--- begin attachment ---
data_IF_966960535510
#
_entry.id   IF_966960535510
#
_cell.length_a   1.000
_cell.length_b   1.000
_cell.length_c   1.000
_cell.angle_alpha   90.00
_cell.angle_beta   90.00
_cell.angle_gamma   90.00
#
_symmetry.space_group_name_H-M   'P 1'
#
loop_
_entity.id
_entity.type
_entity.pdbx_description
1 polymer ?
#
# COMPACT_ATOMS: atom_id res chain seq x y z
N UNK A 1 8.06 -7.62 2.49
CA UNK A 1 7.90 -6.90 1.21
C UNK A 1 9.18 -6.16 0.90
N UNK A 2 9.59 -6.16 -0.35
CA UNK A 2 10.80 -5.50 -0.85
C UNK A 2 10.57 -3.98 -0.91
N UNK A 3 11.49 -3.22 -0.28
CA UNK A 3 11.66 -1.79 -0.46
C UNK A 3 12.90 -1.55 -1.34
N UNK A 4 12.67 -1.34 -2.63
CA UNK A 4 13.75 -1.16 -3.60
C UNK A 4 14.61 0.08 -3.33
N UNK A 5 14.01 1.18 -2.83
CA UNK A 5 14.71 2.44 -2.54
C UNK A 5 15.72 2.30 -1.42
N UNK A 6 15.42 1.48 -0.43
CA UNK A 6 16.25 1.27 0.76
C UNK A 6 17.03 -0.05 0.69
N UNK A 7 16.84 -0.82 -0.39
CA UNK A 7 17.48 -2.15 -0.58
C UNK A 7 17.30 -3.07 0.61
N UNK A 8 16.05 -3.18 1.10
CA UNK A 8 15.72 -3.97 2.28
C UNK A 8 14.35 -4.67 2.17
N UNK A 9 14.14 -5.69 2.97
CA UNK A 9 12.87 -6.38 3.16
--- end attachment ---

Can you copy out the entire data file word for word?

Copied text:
data_IF_966960535510
#
_entry.id   IF_966960535510
#
_cell.length_a   1.000
_cell.length_b   1.000
_cell.length_c   1.000
_cell.angle_alpha   90.00
_cell.angle_beta   90.00
_cell.angle_gamma   90.00
#
_symmetry.space_group_name_H-M   'P 1'
#
loop_
_entity.id
_entity.type
_entity.pdbx_description
1 polymer ?
#
# COMPACT_ATOMS: atom_id res chain seq x y z
N UNK A 1 8.06 -7.62 2.49
CA UNK A 1 7.90 -6.90 1.21
C UNK A 1 9.18 -6.16 0.90
N UNK A 2 9.59 -6.16 -0.35
CA UNK A 2 10.80 -5.50 -0.85
C UNK A 2 10.57 -3.98 -0.91
N UNK A 3 11.49 -3.22 -0.28
CA UNK A 3 11.66 -1.79 -0.46
C UNK A 3 12.90 -1.55 -1.34
N UNK A 4 12.67 -1.34 -2.63
CA UNK A 4 13.75 -1.16 -3.60
C UNK A 4 14.61 0.08 -3.33
N UNK A 5 14.01 1.18 -2.83
CA UNK A 5 14.71 2.44 -2.54
C UNK A 5 15.72 2.30 -1.42
N UNK A 6 15.42 1.48 -0.43
CA UNK A 6 16.25 1.27 0.76
C UNK A 6 17.03 -0.05 0.69
N UNK A 7 16.84 -0.82 -0.39
CA UNK A 7 17.48 -2.15 -0.58
C UNK A 7 17.30 -3.07 0.61
N UNK A 8 16.05 -3.18 1.10
CA UNK A 8 15.72 -3.97 2.28
C UNK A 8 14.35 -4.67 2.17
N UNK A 9 14.14 -5.69 2.97
CA UNK A 9 12.87 -6.38 3.16